This was going to be a rant about one of my pet peeves: Why does every electronic device have to have its own power cord and data cable? I am not a great gadget person, but I have accumulated a fair share of doo-hickeys: mobile phones, PDAs, iPods, work computers, GPS navigators, personal computers, cameras, Bluetooth earpieces, telephone headsets, printers… The list goes on and on. Whenever I change one of the devices, I generally need to get a different power adapter and data cable, and start the process of collecting the corresponding power plugs for all the regions I commonly visit. The picture at right is only some of the snakes’ nest of wires I have accumulated over the years. Like many others, I cannot bring myself to throw them away, just in case I can or need to use them again someday.
I have used three different Nokia phones, but even when staying in the same brand, the cables and plugs often change. The only visible difference the last time was that one cable was blue and the other gray, but they only worked with their respective phones. When I go on a trip, I always seem to forget something from the long list of paraphernalia I need to keep all of my various devices fed and communicating with one another. If I don’t forget it, I leave it behind in a hotel somewhere.
Even if the plugs are physically the same, that doesn’t mean they will work. I thought that I could cut down the list of things to carry (and potentially lose) when I saw that my Blackberry phone and my Garmin GPS navigator both used an identical mini-USB cable for charging. I suppose I was lucky that the charger from one “only” didn’t work in the other, and didn’t fry the device.
I find this stupid, wasteful and irritating. Apparently, I am not the only one because an mobile telephone industry group has reached agreement with 17 manufacturers and operators to agree on one standard for phone chargers by 2012. Good news, I suppose but what about the other manufacturers (like Apple, HTC and RIM, to name names notably absent from the GSM Association’s list. Even more importantly, what about all the other devices I use, and what about the data cables used to keep them all talking? The new standard says nothing about these.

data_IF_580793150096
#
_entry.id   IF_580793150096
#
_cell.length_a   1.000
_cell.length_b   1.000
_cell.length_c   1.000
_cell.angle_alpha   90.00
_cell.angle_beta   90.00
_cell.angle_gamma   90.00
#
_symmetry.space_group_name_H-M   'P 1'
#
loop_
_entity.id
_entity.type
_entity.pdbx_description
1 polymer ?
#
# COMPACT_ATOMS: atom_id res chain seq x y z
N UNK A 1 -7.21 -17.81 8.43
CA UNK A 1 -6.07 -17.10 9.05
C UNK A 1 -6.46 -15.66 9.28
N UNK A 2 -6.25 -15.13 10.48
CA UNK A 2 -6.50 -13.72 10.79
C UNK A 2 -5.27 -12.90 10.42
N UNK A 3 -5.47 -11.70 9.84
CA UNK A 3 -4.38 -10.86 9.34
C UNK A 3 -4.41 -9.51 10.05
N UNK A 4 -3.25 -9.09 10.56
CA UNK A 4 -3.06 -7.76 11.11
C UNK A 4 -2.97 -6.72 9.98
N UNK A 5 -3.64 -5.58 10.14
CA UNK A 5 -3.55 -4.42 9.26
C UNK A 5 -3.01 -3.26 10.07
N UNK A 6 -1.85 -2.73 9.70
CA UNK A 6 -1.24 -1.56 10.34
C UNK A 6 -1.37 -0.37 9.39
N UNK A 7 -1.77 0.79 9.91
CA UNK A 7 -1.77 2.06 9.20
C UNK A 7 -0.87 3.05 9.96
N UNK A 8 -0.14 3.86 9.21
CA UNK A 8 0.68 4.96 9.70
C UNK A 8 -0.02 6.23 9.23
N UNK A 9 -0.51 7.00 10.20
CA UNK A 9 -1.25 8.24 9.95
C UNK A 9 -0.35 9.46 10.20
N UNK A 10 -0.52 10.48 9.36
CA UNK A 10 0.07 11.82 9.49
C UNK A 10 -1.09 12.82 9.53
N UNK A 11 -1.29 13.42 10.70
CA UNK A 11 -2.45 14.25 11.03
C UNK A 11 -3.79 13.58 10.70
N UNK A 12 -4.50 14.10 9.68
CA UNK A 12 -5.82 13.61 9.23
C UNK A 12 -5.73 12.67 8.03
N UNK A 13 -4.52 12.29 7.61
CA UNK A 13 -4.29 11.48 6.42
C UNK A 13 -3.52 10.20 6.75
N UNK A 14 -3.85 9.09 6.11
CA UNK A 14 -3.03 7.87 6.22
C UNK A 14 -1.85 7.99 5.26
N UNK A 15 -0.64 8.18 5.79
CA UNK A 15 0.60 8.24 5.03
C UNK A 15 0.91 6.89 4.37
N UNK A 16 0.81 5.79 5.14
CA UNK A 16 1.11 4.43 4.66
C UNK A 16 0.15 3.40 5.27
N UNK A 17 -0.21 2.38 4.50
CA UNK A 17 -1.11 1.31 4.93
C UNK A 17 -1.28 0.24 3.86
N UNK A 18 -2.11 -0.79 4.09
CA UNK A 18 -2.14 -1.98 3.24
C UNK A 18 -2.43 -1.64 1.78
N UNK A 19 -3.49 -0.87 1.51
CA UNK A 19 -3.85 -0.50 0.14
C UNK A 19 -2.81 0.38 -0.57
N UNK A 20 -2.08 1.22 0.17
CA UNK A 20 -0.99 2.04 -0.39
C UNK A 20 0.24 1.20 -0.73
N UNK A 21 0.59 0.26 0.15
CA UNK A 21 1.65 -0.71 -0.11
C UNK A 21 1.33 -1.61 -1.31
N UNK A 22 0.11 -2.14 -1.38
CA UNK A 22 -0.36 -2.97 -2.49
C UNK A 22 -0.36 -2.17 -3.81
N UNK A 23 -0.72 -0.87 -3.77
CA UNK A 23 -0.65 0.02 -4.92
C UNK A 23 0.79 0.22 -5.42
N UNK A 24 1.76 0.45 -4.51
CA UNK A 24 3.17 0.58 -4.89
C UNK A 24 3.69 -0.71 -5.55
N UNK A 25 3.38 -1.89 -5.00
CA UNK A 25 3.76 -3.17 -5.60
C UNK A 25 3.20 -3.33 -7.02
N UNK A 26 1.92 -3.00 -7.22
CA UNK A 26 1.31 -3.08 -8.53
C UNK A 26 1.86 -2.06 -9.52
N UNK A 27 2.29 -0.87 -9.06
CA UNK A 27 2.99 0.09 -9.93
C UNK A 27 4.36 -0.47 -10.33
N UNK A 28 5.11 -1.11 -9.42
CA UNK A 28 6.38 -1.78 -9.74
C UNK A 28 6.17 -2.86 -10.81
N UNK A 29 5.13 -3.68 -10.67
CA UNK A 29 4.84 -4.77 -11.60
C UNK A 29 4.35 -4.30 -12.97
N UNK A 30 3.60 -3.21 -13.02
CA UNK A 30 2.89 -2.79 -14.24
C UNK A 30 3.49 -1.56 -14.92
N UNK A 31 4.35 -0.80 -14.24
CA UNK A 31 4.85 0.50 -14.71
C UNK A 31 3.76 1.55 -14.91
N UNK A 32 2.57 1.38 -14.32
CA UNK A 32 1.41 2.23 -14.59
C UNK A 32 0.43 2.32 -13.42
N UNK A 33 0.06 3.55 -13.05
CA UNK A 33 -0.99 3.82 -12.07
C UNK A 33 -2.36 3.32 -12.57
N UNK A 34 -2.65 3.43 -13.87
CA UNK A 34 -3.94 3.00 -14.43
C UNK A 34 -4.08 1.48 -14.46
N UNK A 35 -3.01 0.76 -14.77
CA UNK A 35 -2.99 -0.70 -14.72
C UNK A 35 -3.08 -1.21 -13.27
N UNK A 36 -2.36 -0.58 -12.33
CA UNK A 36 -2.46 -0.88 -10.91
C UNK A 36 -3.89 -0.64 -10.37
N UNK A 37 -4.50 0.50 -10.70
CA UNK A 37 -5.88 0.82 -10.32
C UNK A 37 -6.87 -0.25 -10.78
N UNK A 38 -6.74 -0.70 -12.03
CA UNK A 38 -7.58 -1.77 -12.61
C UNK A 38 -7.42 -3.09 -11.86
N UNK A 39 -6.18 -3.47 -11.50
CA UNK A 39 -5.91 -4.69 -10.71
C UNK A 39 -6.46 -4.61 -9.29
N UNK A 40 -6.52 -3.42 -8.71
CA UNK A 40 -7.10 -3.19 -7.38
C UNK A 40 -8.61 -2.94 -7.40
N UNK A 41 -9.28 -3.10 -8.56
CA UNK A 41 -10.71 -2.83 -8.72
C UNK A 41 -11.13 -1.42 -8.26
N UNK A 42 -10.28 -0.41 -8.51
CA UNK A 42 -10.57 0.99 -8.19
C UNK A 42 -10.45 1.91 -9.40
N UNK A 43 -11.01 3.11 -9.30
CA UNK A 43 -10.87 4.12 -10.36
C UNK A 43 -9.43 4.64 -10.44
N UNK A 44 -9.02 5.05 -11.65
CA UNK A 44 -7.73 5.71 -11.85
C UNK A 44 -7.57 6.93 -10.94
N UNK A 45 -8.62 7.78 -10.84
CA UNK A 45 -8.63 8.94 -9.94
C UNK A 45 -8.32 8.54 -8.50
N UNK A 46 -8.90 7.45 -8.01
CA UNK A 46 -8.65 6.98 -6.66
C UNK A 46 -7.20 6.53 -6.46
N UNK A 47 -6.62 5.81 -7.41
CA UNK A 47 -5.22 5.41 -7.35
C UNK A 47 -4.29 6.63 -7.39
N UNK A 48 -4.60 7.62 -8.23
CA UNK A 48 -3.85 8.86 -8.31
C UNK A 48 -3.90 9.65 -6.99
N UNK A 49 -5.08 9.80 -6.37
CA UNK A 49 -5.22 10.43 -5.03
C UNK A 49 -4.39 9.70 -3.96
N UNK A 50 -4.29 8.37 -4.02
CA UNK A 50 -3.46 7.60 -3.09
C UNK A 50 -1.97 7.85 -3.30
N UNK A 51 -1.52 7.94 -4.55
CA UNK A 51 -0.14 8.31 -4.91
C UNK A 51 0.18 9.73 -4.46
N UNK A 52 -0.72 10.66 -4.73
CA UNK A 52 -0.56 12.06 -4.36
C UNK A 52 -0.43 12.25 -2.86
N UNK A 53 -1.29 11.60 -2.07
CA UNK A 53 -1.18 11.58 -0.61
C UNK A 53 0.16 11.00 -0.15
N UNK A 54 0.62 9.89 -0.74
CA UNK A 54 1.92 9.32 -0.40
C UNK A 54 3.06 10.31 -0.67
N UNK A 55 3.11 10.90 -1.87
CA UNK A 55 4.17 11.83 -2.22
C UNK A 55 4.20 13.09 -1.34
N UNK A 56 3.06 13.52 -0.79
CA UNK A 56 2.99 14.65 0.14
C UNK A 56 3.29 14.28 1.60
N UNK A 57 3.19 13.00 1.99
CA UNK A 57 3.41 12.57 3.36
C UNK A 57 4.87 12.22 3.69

OK, maybe that was a bit of a rant. But it got me thinking about why designers and manufacturers do this. I suppose it could be to sell more peripherals. I like to have extra chargers and cables to keep in my travel bag, in the office and at home. The price when buying these things separately certainly does make it look profitable. But I don’t believe in conspiracy theories when there is a simpler explanation. I think that designers honestly think that they are providing better products and innovating the technology by making these seemingly inconsequential changes. Reducing the size of the hole for a phone charger makes it less likely to catch lint and dirt when carried around in your pocket, as well as making all your existing chargers obsolete. A new design could make recharging much faster or require far less electricity. The new cable might look exactly the same, but slightly different pin designs might make transfers much faster or allow more functionality. The optimist in me hopes that this is the case, and they didn’t just randomly change stuff without caring about the consequences. What they don’t realize is that at least for this consumer, the irritation far outweighs the additional functionality.
When software designers make these kinds of changes, they improve the product and most people are happy… IF they stay backwards compatible, or at least provide an easy upgrade path. If the new version of Windows is better than the old one, I might well adopt it, but only if my existing applications still work. I won’t move to a new word processor if it can’t read what I have written up to this point in my life. Why does this not apply to hardware, or at least not to these consumer devices? I would not buy a new computer if it wouldn’t run my existing applications and access the data I’ve accumulated, so that part of the hardware market seems to have gotten the message.
I think (and hope) that it is an issue of maturity. In the early stages of a market when it is intensely competitive, manufacturers will seize on tiny differences to set themselves apart — even when that tiny plastic lip added to hold the cable more securely means that it won’t accept other cables anymore. As the market matures, so do the designers. Interoperability is not a priority when decisions are made based on fashion and fad. I hope that this means that the market, and the designers have grown up enough now to stop being so irritating.